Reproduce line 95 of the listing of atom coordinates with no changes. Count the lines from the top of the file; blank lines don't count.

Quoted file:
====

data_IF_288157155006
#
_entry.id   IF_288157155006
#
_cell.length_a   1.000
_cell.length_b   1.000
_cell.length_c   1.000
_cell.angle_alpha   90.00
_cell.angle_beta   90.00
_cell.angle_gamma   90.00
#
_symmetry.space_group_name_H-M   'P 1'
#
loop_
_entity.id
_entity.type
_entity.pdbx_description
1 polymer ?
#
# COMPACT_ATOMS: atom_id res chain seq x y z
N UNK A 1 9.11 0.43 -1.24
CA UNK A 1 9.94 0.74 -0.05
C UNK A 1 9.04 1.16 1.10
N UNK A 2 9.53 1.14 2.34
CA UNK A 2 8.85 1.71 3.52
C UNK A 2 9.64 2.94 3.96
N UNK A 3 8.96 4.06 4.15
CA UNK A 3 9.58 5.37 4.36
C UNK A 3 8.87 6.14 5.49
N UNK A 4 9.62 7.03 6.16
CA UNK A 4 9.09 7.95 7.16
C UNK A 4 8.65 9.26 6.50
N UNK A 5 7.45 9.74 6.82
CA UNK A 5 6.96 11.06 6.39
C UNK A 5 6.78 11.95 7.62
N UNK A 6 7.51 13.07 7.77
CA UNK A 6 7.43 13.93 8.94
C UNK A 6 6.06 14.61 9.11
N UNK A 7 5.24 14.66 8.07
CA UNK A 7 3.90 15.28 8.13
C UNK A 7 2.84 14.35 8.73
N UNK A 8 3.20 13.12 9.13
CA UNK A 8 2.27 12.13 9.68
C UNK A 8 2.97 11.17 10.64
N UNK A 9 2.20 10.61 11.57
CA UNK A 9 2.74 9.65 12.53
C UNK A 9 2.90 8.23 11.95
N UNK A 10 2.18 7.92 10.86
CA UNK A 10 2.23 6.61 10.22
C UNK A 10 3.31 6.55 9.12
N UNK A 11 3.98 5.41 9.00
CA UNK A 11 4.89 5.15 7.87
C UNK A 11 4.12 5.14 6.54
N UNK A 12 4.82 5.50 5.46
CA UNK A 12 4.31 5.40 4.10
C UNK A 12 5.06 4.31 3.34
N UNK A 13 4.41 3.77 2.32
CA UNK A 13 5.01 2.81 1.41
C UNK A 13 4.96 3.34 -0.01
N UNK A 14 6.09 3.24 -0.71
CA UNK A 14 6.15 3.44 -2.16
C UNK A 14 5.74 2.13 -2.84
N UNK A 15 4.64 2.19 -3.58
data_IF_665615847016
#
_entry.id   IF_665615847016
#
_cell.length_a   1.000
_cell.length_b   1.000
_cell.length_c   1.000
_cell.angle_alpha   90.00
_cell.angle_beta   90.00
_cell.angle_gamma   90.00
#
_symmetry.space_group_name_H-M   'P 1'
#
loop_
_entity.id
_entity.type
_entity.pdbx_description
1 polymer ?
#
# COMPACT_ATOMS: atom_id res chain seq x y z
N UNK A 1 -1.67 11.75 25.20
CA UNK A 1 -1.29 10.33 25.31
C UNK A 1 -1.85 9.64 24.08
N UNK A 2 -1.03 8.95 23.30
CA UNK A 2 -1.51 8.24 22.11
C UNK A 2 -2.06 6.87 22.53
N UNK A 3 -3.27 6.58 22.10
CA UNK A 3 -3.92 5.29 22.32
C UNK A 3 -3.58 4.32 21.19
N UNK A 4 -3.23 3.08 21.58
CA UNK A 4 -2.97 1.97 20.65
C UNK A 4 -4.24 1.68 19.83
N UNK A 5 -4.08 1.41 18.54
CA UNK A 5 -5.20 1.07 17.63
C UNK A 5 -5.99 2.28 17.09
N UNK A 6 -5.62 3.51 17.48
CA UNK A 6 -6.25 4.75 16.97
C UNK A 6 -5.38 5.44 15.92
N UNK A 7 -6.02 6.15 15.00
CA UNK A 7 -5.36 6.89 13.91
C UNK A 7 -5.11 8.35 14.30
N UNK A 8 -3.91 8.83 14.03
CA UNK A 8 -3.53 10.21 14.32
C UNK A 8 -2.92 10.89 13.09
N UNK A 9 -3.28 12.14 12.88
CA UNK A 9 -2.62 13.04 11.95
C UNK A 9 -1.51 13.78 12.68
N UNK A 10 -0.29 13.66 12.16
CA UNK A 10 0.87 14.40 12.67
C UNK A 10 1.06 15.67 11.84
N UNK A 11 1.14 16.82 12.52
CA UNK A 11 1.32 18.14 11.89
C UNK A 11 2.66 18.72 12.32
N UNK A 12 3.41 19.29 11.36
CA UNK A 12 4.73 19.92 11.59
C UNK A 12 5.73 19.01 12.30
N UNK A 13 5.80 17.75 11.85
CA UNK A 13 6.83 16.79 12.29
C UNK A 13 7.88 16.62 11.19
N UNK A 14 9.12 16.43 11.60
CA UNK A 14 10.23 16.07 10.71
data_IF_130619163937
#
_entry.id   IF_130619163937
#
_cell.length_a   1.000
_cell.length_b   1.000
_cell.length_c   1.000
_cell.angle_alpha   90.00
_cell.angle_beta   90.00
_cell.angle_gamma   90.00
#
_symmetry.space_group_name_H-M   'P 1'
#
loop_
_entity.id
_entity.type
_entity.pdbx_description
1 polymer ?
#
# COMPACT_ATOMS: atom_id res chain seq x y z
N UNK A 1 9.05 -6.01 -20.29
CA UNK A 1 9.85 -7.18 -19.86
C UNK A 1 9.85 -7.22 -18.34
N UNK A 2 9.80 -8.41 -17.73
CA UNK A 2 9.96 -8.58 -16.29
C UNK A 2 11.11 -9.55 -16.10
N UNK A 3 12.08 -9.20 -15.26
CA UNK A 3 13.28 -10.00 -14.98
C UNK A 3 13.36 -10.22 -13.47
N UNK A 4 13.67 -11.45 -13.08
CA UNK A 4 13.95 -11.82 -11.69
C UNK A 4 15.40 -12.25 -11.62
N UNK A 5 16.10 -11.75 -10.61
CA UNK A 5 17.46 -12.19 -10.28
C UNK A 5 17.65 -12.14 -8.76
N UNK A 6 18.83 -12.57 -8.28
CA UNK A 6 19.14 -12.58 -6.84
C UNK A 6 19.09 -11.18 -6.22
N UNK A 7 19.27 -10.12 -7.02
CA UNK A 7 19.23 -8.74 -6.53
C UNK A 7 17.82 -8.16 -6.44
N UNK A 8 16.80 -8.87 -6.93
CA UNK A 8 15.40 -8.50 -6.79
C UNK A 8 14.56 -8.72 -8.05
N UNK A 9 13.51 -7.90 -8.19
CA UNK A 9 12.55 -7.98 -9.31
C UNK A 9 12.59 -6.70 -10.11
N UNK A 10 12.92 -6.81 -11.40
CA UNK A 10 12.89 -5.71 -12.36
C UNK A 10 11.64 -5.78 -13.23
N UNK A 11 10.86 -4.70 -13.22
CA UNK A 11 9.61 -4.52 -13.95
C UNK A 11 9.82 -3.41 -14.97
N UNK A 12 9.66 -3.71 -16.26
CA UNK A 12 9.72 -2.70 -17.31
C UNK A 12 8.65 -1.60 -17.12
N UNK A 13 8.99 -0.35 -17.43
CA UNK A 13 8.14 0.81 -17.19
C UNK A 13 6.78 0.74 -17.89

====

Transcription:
C UNK A 4 -4.24 1.68 19.83